Love Poems: For the Women We Don’t March For

sister
i call your name three times
to let the ancestors know they should make room for you
you are coming home

you have become another picture
that will be added to our altars of grief
we will pray to you and ask what this life is for

black woman, you gave birth to this world
and is it not the African way to carry our children on our backs?

how do you not break with so much weight?
how much more of your blood will they ask for?
how much of your pain will they ignore?

your body has been both mother and mule

black men hold their stiffness from across the street
and call you bitch.
they have not yet forgiven themselves for being angry with their mothers
who could not make their fathers stay

you will love them anyway. you will fight for them anyway.

white men salivate at the way your body curves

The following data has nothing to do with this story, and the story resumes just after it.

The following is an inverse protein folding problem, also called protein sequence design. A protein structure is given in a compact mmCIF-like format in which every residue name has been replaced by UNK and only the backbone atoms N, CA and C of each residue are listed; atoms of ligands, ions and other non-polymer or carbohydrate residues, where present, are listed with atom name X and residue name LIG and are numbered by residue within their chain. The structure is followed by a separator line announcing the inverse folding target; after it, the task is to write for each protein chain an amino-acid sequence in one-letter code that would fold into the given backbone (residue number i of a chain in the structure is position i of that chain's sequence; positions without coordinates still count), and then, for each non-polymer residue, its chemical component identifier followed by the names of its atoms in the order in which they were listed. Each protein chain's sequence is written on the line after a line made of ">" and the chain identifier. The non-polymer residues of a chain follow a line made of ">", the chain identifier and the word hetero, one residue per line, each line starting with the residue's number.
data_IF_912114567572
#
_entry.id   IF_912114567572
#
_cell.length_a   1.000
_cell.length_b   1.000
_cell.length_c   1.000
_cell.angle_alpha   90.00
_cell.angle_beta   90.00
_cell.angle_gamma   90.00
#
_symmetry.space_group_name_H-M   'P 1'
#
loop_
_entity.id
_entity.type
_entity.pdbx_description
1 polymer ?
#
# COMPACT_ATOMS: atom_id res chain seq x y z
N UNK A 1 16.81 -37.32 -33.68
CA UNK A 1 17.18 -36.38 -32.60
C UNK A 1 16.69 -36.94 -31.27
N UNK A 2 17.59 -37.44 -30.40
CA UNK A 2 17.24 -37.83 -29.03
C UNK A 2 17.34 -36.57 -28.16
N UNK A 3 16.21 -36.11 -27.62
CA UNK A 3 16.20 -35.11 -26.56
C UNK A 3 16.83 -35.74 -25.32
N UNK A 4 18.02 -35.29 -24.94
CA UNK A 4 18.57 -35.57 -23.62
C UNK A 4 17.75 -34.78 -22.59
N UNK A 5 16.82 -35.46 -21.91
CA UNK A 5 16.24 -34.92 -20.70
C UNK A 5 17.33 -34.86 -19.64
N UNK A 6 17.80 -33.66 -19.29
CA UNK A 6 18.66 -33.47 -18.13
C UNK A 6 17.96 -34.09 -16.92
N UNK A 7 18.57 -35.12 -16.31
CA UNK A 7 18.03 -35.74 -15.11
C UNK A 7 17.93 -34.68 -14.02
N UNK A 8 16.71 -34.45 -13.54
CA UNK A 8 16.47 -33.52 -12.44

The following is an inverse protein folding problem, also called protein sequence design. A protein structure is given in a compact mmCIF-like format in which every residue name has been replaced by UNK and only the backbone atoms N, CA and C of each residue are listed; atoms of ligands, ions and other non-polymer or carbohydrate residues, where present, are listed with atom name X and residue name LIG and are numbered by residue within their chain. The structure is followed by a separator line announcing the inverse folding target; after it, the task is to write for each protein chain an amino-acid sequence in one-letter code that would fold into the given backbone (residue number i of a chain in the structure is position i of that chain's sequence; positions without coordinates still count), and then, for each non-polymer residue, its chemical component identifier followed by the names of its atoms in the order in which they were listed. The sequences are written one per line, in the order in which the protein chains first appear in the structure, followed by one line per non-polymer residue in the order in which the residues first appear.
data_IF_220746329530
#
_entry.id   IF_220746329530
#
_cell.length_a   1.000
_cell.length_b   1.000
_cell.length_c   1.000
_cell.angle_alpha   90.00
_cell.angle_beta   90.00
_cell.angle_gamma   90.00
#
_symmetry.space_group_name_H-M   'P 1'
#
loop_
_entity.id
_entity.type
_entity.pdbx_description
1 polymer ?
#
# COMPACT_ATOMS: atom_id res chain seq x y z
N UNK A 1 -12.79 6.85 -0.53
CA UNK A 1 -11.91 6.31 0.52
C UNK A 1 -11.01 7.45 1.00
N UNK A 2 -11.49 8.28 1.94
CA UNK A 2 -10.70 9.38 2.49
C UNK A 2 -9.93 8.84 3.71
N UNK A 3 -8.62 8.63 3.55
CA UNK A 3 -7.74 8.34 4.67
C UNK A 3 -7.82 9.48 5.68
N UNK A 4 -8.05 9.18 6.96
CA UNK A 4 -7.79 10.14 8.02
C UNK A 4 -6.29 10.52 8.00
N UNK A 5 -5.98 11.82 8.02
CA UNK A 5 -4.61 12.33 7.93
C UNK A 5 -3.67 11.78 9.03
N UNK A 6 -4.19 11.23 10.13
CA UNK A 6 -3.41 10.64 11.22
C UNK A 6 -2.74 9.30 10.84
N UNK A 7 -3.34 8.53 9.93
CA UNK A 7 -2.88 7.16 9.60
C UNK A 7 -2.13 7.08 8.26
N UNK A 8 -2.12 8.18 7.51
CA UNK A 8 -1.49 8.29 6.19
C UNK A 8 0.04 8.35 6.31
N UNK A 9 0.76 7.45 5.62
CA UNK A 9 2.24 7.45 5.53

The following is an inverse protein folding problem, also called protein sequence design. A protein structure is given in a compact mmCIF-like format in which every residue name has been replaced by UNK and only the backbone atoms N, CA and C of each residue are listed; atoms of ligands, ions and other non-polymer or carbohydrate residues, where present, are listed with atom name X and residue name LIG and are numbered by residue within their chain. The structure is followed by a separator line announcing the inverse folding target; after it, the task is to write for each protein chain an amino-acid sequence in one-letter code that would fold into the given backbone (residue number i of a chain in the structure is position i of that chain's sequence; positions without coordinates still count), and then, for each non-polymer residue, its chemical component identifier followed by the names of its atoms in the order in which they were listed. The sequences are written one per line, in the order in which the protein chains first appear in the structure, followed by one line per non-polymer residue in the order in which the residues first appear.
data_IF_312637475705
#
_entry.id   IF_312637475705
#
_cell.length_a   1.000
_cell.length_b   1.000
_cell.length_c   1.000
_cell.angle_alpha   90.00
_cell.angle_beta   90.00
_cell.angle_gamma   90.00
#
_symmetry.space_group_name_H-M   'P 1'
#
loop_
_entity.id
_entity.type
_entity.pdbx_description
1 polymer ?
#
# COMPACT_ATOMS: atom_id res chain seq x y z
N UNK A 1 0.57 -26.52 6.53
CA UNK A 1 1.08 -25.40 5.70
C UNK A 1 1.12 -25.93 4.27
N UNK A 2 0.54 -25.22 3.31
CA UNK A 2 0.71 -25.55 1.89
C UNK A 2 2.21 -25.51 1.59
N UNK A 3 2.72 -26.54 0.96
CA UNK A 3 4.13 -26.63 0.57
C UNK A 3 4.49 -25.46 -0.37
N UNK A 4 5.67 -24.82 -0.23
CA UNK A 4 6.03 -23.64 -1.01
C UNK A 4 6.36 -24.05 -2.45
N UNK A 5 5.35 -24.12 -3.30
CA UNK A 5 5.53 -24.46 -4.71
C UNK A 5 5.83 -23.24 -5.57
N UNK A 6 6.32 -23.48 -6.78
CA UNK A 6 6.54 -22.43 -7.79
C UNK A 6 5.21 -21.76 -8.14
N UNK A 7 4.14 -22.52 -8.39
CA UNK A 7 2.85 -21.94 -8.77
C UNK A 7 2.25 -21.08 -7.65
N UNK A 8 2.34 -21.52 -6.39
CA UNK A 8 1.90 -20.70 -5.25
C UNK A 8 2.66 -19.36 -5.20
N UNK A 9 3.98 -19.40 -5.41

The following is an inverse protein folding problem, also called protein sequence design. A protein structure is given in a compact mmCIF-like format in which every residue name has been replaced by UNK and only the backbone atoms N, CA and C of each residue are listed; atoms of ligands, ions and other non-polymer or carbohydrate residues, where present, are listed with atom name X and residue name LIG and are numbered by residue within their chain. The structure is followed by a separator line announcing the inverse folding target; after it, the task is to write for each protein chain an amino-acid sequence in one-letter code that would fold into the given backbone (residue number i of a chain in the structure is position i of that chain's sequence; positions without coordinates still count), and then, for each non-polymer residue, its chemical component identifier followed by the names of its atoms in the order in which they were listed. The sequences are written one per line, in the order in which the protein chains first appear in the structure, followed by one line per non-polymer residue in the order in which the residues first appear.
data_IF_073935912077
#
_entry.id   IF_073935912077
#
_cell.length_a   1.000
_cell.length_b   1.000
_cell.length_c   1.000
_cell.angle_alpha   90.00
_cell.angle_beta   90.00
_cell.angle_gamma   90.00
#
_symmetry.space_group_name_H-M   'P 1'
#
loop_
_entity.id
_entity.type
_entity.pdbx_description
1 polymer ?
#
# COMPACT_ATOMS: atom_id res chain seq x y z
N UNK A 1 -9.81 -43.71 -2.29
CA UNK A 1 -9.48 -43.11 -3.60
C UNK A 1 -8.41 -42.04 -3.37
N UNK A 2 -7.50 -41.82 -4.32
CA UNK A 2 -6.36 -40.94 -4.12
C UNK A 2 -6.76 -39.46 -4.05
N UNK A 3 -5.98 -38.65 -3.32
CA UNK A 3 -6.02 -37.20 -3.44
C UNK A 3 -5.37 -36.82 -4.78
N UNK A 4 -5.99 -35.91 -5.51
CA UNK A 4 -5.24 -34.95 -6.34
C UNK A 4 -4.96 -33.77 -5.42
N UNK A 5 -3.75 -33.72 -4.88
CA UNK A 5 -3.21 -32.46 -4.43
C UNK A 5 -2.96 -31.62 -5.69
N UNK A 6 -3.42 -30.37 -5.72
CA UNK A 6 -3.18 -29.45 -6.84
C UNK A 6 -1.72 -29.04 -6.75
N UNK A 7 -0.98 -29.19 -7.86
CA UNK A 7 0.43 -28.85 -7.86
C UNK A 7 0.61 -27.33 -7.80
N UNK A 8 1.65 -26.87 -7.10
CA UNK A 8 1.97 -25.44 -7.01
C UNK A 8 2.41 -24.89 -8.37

they will call you exotic and ask where you are from
they want to know if black pussy is as sweet as brown sugar
the rolling stones told them so
they will not invite you home to meet their parents
they cannot bear that shame

white women will ask to touch your hair
pet you
they will call themselves feminists
fighting for the right to show their bodies
then will hire your mother to scrub their floors and raise their children

oh my sister
this life is not an easy one
this thing you created is not an easy one
blessed melanin
no one weeps for you, they shed no tears

the earth returns unto itself a thousand times in one day
at night when you weep in heavy solitude
and in the morning when your flowers open themselves to another day

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